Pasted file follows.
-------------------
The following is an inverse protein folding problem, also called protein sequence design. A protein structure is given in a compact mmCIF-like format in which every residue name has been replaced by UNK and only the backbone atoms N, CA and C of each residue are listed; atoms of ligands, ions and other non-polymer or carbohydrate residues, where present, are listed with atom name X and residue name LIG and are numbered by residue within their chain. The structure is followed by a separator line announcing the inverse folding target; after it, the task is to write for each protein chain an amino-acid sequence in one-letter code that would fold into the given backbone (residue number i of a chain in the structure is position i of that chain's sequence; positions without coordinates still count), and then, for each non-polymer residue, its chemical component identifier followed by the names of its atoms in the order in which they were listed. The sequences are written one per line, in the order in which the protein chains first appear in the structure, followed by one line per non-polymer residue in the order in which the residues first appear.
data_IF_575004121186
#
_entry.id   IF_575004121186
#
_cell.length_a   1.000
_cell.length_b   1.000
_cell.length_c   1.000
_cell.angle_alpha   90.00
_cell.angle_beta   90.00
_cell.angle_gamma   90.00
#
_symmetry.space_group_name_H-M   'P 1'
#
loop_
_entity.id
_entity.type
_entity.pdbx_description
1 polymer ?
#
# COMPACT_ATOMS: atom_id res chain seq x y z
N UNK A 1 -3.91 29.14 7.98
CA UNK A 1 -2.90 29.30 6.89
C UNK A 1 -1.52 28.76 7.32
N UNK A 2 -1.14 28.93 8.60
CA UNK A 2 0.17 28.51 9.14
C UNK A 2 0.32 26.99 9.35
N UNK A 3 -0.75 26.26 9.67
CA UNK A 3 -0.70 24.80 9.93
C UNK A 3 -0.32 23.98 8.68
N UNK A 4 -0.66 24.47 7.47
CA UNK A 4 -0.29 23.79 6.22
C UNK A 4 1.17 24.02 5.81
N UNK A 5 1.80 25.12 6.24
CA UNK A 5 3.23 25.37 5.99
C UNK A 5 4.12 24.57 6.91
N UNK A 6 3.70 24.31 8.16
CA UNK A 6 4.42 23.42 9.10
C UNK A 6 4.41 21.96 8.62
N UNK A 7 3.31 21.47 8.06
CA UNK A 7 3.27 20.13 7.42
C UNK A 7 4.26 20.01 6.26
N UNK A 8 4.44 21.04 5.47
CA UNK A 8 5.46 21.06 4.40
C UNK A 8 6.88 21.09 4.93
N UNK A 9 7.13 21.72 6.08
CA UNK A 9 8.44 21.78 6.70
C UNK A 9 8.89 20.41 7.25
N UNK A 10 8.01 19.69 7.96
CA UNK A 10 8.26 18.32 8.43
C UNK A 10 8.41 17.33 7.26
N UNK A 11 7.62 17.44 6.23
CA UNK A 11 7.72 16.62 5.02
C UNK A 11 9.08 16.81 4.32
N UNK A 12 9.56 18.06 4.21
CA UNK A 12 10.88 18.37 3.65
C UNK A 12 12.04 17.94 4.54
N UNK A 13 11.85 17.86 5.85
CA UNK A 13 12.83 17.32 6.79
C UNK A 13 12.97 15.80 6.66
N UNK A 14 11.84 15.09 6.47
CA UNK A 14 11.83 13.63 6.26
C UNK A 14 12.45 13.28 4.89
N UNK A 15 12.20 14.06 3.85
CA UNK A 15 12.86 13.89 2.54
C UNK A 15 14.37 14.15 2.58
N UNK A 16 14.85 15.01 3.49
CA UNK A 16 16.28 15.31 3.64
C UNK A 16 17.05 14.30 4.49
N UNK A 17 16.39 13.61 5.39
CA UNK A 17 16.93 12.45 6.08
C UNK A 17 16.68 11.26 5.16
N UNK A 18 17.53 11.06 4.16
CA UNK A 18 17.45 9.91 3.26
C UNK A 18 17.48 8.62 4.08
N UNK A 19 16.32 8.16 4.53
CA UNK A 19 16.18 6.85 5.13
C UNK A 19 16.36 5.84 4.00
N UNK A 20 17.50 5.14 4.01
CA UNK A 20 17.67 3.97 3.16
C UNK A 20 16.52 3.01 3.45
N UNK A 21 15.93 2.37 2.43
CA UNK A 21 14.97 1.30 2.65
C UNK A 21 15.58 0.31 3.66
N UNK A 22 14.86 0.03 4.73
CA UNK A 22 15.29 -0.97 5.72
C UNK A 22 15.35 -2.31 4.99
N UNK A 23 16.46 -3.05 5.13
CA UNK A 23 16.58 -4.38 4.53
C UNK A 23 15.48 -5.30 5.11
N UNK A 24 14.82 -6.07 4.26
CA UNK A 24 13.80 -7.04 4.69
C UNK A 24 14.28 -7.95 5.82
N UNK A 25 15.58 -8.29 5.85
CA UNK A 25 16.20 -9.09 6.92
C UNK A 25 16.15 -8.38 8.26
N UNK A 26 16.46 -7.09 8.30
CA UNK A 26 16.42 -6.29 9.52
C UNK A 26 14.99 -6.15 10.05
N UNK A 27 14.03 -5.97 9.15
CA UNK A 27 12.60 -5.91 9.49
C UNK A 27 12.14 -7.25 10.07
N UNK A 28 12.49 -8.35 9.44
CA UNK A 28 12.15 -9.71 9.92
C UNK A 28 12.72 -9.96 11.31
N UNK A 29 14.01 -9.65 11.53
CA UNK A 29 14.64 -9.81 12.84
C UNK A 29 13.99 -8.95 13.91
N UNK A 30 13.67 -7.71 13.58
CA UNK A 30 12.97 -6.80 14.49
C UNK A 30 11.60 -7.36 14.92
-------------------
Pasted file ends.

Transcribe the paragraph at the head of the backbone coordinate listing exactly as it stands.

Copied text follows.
The following is an inverse protein folding problem, also called protein sequence design. A protein structure is given in a compact mmCIF-like format in which every residue name has been replaced by UNK and only the backbone atoms N, CA and C of each residue are listed; atoms of ligands, ions and other non-polymer or carbohydrate residues, where present, are listed with atom name X and residue name LIG and are numbered by residue within their chain. The structure is followed by a separator line announcing the inverse folding target; after it, the task is to write for each protein chain an amino-acid sequence in one-letter code that would fold into the given backbone (residue number i of a chain in the structure is position i of that chain's sequence; positions without coordinates still count), and then, for each non-polymer residue, its chemical component identifier followed by the names of its atoms in the order in which they were listed. The sequences are written one per line, in the order in which the protein chains first appear in the structure, followed by one line per non-polymer residue in the order in which the residues first appear.